Aronia berry extract decreased the expression of VCAM-1 but not ICAM-1

CAMs are greatly involved in plaque formation by mediating leukocyte migration. Here we observed that aronia berry extract concentration-dependently reduced TNF-α-stimulated VCAM-1 induction at both the mRNA and protein levels (Fig. 2A, C). However, the expression of ICAM-1 was unchanged (Fig. 2B, D).

Fig 2
Fig. 2.  Effects of aronia berry extract on cell adhesion molecules. HUVECs were pretreated with aronia berry extract (0–25 μg/mL) for 24 h and then stimulated with TNF-α (10 ng/mL) or not stimulated for 3 h. The mRNA expression for VCAM1 (A) and ICAM1 (B) was measured by real-time RT-PCR. Values are mean ± SD (n = 3). Different letters indicate a significant difference between groups (Tukey’s test after one-way ANOVA, p < 0.05). (C, D) The protein expression was analyzed by western blotting. Representative blots are shown.

Aronia berry extract inhibited THP-1 cells’ adhesion to HUVECs

To investigate the effect of aronia berry extract on monocyte-endothelial interactions, we performed an adhesion assay under static (no shear stress) conditions. The stimulation with TNF-α significantly increased the adhesion of THP-1 cells to HUVECs. In contrast, pretreatment with aronia berry extract (≥12.5 μg/mL) significantly reduced the adherent cells to HUVECs (Fig. 3A, B).

Fig 3
Fig. 3.  Effect of aronia berry extract on THP-1 cells’ adhesion to HUVECs. HUVECs were pretreated with aronia berry extract (0–25 μg/mL) for 24 h and then stimulated with TNF-α (10 ng/mL) or not stimulated for 3 h. The fluorescence-labeled THP-1 cells were added to the HUVECs and allowed to adhere for 10 min. (A) The fluorescent intensity of the adherent THP-1 cells was measured using BCECF dye (excitation 485 nm/emission 528 nm). Values are means ± SD (n = 3). Different letters indicate a significant difference between groups (Tukey’s test after one-way ANOVA, p <0.05). (B) The fluorescent images were obtained using a fluorescence microscope.

Aronia berry extract downregulated STAT3/IRF1, but not NF-κB

Inflammatory molecules are known to be regulated by the nuclear transcription factors NF-κB and STAT3. To investigate the mechanism underlying the anti-inflammatory effects of aronia berry extract, we examined the nuclear translocation of NF-κB and STAT3. The aronia berry extract inhibited the TNF-α-induced STAT3 phosphorylation and suppressed the nuclear expression (Fig. 4A, B), but it did not affect the nuclear expression of NF-κB (Fig. 4C). Moreover, the TNF-α-induced nuclear translocation of IRF1, a transcription regulatory factor downstream of STAT3, was reduced by aronia berry extract (Fig. 4D).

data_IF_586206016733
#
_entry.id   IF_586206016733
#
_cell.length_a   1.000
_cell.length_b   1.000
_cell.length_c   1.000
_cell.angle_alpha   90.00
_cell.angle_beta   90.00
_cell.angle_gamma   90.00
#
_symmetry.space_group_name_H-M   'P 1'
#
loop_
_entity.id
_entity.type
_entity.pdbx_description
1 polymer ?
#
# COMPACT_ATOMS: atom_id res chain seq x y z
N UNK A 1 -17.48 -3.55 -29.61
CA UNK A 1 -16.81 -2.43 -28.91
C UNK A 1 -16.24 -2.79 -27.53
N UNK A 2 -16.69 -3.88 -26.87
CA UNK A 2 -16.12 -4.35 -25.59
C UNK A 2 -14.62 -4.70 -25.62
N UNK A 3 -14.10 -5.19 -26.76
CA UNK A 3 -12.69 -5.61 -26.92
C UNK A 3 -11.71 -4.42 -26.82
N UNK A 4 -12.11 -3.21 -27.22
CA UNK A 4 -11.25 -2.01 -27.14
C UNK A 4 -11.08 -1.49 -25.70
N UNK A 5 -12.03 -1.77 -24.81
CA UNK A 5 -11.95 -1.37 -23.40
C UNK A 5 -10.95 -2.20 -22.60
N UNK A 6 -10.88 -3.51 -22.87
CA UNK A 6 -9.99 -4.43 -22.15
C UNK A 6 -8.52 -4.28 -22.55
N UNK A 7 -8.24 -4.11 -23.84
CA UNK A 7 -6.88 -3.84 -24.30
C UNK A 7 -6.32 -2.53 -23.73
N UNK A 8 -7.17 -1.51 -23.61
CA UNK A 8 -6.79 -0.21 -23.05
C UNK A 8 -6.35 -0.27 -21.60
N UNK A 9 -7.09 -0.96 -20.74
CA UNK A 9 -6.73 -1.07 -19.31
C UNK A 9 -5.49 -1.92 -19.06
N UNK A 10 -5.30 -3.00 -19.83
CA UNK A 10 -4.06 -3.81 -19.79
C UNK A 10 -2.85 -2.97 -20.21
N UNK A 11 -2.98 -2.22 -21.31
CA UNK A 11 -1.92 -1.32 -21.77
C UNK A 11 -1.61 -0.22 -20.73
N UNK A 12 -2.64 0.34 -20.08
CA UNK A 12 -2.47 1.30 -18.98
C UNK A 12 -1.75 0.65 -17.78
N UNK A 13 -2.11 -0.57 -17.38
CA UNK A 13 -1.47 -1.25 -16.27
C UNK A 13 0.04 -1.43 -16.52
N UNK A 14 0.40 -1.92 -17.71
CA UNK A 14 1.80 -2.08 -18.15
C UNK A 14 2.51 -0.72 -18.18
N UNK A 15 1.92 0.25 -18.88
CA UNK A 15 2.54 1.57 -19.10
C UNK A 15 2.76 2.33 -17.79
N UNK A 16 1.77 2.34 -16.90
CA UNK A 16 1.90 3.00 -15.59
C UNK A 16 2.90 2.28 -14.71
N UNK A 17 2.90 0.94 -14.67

Fig 4
Fig. 4.  Effects of aronia berry extract on STAT3, NF-κB, and IRF1. HUVECs were pretreated with aronia berry extract (0–25 μg/mL) for 24 h and then stimulated with TNF-α (10 ng/mL) or not stimulated for 15 min (for B), 30 min (for D), 1 h (for A) or 2 h (for C). The nuclear levels of STAT3 (A), NF-κB (C), and IRF1 (D), and the phosphorylation of STAT3 (B) were analyzed by western blotting. Representative blots are shown.


The results of our present experiments revealed that aronia berry extract attenuated TNF-α-induced proinflammatory changes in endothelial cells, which are involved in the upregulation of inflammatory cytokines and chemokines (IL-1β, IL-6, IL-8, and MCP-1) and an adhesion molecule (VCAM-1) and an increase in endothelial-monocyte adhesion. Aronia berry extract also decreased the expression of gp130, a signaling molecule of IL-6. Interestingly, aronia berry extract downregulated the TNF-α-induced VCAM-1 expression but not ICAM-1 expression, and it decreased the nuclear expressions of STAT3 and IRF1. Our data indicate that the anti-inflammatory effects of aronia berry extract are exerted, at least in part, through a suppression of STAT3 activation.

An overexpression of inflammatory cytokines/chemokines, such as IL-1β, -6, -8, and MCP-1, induces cell migration and adhesion, angiogenesis, and vascular permeability to exacerbate atherosclerosis (2125). In the present study, the pretreatment with aronia berry extract significantly decreased the mRNA expressions of IL-1β, -6, -8, and MCP-1 in TNF-α-stimulated HUVECs. It is known that IL-6 production is enhanced by IL-1 in vascular endothelial cells (26). Sawada et al. (27) reported that a synergistic effect of IL-1β and IL-6 may regulate the progression of inflammation through the induction of IL-6 signal transducer gp130 expression. We also observed herein that aronia berry extract downregulated the TNF-α-induced VCAM-1 protein and mRNA expression in a concentration-dependent manner, whereas it had no effect on ICAM-1 expression. The effect of aronia berry extract on the expression of adhesion molecules was confirmed at the functional level by our THP-1/HUVEC adhesion assay, which demonstrated that aronia berry extract reduces the monocyte adhesion induced by TNF-α.